Prologue: “A way out is the most important thing. Every other detail falls into place afterwards.”
A young girl shifted uncomfortably in her dress as she strained to get a look at the murmuring crowd beneath her. Bouncing curls of hazel fell to the side of her face, which was still round with youth, had she hastily smoothed them back behind her ear. She had never been fond of the theatre or its dress code- or perhaps, it was the standard that her parents had expected her to dress for such an occasion. She was forced to forgo her normal attire for an entirely unbecoming white frilled dress, complete with long, lacy gloves and shining leather patent shoes. The outfit was certainly ‘adorable’- as many of her parents’ friends and accomplices put it- but it was nowhere near comfortable- even less than her restrictive school uniform. However, it was only in this clothing that she was able to accompany her parents to the performance tonight, and that was a sacrifice worth making.
“Rachel, darling, you have to sit in your seat. The show will start soon.” Her mother said with a warm voice. Her father was too busy discussing some matter under hushed tones with his colleagues further back in their booth.
The girl tossed her mother an exasperated look. “I’m not going to fall over or anything! I want to see if they’re setting up any devices.”
“Devices? Darling, what ever could you mean by that?” Her mother’s laugh bubbled off into the theatre, its trill so delightful that her father even paused momentarily to soak it in before returning to his business. He was not the only one, either- her voice turned several other heads as well.
The girl strained her eyes as she gripped the cool metal bar at the edge of the booth. “You know! Special mechanics, like the ones the Tesch use. Maybe that’s how he makes his grand Escape!”
She felt a light hand tug on her shoulder slightly, causing her to sit back in her chair. Her mother gave her a warm smile as the lights began to dim. “Well, keep those eyes open, dear. You’re bound to find something…”
The crowd hushed and a spotlight hit the curtain. The girl had never been more excited- she had heard her mother discuss the ‘intoxicating allure’ of the Escapist’s performances- his daring stunts and flawless saves. It was her time to finally experience his magic for herself.
The stage was empty for only a moment before he emerged from the curtains, taking center stage with his hands spread wide. The Escapist. The applause is thunderous, almost as if appearing alone was magic in itself. Perhaps it was, the girl thought to herself, as she squinted down at the figure below. If he had done anything special, she certainly had not caught sight of it.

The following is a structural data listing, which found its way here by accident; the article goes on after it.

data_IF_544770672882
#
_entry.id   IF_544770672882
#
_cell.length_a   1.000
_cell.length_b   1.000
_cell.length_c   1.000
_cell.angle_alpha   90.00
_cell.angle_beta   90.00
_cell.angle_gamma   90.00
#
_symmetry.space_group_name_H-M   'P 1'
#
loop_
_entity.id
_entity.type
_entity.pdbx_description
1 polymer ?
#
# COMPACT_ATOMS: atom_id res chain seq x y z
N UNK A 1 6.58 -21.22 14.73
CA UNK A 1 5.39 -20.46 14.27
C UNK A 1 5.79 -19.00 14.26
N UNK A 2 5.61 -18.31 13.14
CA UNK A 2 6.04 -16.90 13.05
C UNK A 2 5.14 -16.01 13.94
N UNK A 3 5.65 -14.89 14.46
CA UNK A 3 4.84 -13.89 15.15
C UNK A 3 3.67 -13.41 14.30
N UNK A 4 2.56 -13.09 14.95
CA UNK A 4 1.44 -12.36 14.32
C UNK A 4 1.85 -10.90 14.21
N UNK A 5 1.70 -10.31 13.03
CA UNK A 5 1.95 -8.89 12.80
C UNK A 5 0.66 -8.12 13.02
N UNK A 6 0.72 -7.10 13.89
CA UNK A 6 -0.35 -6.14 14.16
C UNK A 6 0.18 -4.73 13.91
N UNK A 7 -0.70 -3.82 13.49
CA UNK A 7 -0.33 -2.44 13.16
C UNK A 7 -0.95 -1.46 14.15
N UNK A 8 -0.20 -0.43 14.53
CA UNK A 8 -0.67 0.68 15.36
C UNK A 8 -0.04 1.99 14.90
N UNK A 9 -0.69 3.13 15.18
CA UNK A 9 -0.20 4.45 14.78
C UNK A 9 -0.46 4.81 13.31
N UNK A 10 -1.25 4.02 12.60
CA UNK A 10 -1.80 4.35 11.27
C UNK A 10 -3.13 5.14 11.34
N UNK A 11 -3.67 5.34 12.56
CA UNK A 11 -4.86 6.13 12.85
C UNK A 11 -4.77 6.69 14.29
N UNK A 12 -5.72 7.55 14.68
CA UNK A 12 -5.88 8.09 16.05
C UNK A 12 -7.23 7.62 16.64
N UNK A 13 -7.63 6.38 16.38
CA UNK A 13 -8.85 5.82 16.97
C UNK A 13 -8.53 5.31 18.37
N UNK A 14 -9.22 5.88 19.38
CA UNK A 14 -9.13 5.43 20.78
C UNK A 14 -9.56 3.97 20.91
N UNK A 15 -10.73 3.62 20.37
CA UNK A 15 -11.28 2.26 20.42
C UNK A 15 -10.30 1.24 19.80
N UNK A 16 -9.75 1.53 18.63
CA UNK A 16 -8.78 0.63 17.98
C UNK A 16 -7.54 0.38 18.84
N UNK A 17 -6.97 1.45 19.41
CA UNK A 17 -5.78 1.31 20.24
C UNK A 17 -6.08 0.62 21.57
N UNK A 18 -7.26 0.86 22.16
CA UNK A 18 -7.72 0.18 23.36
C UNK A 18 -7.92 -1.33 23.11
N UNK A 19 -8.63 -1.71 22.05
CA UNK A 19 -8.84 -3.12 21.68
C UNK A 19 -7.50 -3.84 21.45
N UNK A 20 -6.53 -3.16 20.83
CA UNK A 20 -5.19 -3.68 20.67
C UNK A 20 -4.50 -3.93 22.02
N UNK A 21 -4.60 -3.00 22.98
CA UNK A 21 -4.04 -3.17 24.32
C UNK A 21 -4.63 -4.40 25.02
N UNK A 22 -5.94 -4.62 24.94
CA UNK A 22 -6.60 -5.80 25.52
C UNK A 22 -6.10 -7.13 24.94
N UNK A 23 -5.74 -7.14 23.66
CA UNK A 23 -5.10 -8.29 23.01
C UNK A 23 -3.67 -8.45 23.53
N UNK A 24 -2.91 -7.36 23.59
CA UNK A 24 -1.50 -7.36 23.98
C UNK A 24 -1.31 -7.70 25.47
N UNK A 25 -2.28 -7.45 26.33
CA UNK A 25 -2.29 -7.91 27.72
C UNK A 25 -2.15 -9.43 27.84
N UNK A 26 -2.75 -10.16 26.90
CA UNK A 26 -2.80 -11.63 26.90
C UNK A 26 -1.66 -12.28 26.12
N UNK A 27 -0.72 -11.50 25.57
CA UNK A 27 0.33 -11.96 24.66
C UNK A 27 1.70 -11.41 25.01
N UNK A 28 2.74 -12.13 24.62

The Escapist was a tall, thin young man- the sort of build that implied a light diet more than physical fitness. Even so, his milky purple outfit seemed to fit like a glove, with only few ruffles at the knees, elbows, and in a few areas on the torso. The girl felt less ridiculous when she saw that he wore white gloves as well, though his were more flamboyant, fanning out past his wrists into bell-like cuffs. His red hair still stood out in front of the curtain, and added an element of unexpected daring to his ensemble. He grinned widely out into the audience, addressing them as a collective.
“Ladies and gentlemen, I offer you an escape. Escape the dreary ho-hum of everyday life and come with me to a world beyond imagination. Escape with me!” His hands raised slightly. “Will anyone join me?”
There were a few cheers, and the girl could not help but lean forward and wave her hand in excitement, at which point she felt the gentle tug of her mother’s hand once more. She felt a rush of joy as she saw the Escapist’s eyes flick in her direction and a smile flash across his face. The girl heard her Father mutter something about “thespian tripe,” but she paid no mind to him- she was fully enraptured.
The Escapist lowered his hands and looked to the ceiling. “I ask the same thing every performance, but no one ever seems to want to take up the offer.” He shrugged- a dismissive, almost boyish shrug, as if forgiving some small fault. “It’s almost like you fear what lies on the other side.”
There is a smattering of laughter from the audience, and he continued on. “Of course, why wouldn’t you be…? None know the secrets of my escapes, though many have been brought up to the stage to examine the remnants of my tricks. The truth is… I simply vanish- I escape from harm completely. How?”
The Escapist scanned the audience with a sly grin. “Well, if I told you that, you wouldn’t return to see my show, would you?”
There was another round of laughs from those assembled, but they died down almost instantly as the Escapist raised his hand. “Tonight, I have arranged a special treat for you. You have seen me drop into tanks of water, gagged and bound, yet appear before you unharmed, if not a little soggy. You have seen me step into walls of flame and emerge from the doors behind you. You have seen swords run through closets I have been placed within, and seen me return unscathed. But tonight, I offer you the greatest trick of them all. One so simple, you’d have to be foolish not to believe in magic once I carry it out.”
He stopped, and the girl noticed that he was smiling down at the audience, who waited on his next word with breathless anticipation. She noted that she was on the edge of her seat, which could have also been because of her small size, but a quick glance over at her mother proved that she was guilty of the same behavior.
“Tonight-“ He gestured to the curtain, which rose slowly to reveal a mostly bare stage, “-I will escape from this theater through this doorway.”